Scott Kedersha Marriage

A few days ago I shared 9 Reasons Why We Don’t Pray. These 9 reasons hold true for marrieds, singles, young and old. Most of us desire to pray, but for many reasons (as shared in part one of this series), we choose to NOT make prayer a priority in our lives and relationships.

Today I share:

  • a few simple applications to help us fight back against some of these common reasons why we don’t pray,
  • a tool that you can download that has drastically changed my prayer life, and
  • a few recommended resources.


1. Never Resist the Urge to Pray. In other words, just do it! Don’t postpone, don’t make excuses, and don’t put it off for a better time. Thanks to Tim Challies for saying this so well. He says, “So never resist it [prayer], never postpone it, never push it aside because you are busy.”

Prayer is one of those things that I read about and talk about all the time, but yet rarely make the time to actually pray. If you don’t know how, just start. Listen to God and speak to God as if you were listening to and speaking with a friend. Do you use the words thee, thou, and art when you speak with a friend? Of course not. So don’t feel the need to use them with God either.

2. Develop a right understanding of your depravity, of prayer and the riches of following God. I’m not going to respond to each of the 9 reasons we don’t pray point by point, but so many of our excuses revolve around a faulty understanding of who we are, who God is and what prayer is.

For instance, if we understood the depth of our depravity and our profound need for a Savior, then we would never believe all of our needs were really met (reason #1). We would never substitute material possessions for the richness of intimacy with Christ.

We would pray not with the intent of getting what we want, but because we trust God with the outcome. We’d seek to be faithful in prayer, not in getting the outcome we desire. We woud allow Him to transform our desires into His (Psalm 37:4, John 16:24). (Reasons #3 and 4).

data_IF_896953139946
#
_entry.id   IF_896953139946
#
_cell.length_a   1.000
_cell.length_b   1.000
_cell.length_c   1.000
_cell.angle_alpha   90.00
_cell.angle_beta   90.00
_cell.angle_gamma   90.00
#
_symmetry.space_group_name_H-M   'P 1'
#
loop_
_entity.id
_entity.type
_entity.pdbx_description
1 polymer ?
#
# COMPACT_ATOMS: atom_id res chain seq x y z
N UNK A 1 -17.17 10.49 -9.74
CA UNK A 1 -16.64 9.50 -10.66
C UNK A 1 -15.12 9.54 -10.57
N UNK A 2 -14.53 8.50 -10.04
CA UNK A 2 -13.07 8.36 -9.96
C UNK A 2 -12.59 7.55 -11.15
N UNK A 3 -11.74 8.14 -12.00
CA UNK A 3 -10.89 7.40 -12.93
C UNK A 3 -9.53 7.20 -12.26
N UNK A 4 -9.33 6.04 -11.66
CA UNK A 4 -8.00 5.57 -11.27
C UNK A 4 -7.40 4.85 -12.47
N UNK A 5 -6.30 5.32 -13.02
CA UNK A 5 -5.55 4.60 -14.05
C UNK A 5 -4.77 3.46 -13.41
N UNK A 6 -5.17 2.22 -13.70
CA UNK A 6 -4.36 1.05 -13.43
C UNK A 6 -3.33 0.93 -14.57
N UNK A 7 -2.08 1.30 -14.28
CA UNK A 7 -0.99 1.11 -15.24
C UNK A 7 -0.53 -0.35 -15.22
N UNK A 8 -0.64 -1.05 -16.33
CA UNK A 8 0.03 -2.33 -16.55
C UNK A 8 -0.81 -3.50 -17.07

3. Ask yourself some questions on why you’re not praying. My friend Sean gathered this list up from Donald Whitney’s book, Spiritual Disciplines for the Christian Life. Am I not praying because:

  • I lack the discipline to pray?
  • Because I doubt anything will actually happen if I pray or I have a wrong understanding of who God is?
  • I am experiencing a lack of intimacy with Christ?
  • I have little awareness of my deep need to pray?

Sometimes all it takes is a little reflection time to understand why we don’t pray. I know there are times when I believe I am too busy to pray. When I take some time to reflect, I realize there is NEVER a good reason to choose not to pray.

I have grown in my personal time of prayer while I spend time in God’s Word. Kristen and I experience ups and downs in our prayer life together as a couple, but I never regret taking the time to grow in my intimacy with the Lord when I do pray on a regular basis.

Sometimes when I write, I know it helps me to work through deficiencies in my own walk with Jesus. I am personally thankful for the reminders to (1) never resist the urge to pray, (2) to develop a right understanding of who God is and the benefits of prayer and (3) for the challenge of asking myself some simple questions when I make excuses for not praying.

A few resources I’d recommended:

  1. This is the prayer sheet I use to help organize my thoughts and prayer requests. Each day includes a different group of people I pray for (i.e. elders, family, friends, community) and includes plenty of white space for me to record current, specific prayer requests. I have taken most of the specific names of people off of this, but this spreadsheet has been so helpful for me.
  2. Two books that have challenged me in my prayer life plus one in my reading stack:
    • I am reading Spiritual Disciplines for the Christian Life by Donald S. Whitney with my discipleship group right now. Each chapter takes on a different spiritual discipline, such as bible reading, fasting and prayer.
    • Also by Whitney: Praying the Bible. I like the way this book provides a simple (not simplistic) method of praying through what you’re reading in the Bible.
    • A more challenging but helpful read on prayer: Tim Keller’s book, Prayer: Experiencing Awe and Intimacy with God.

Your Turn:

  1. Which of the three lessons above do you need to apply?
  2. Ask yourself: How will the world look different if all of your prayers from the last day, week, month were answered? If we really believed God hears us and that prayer is effective, then we would hit our knees much more often, with much bigger prayers.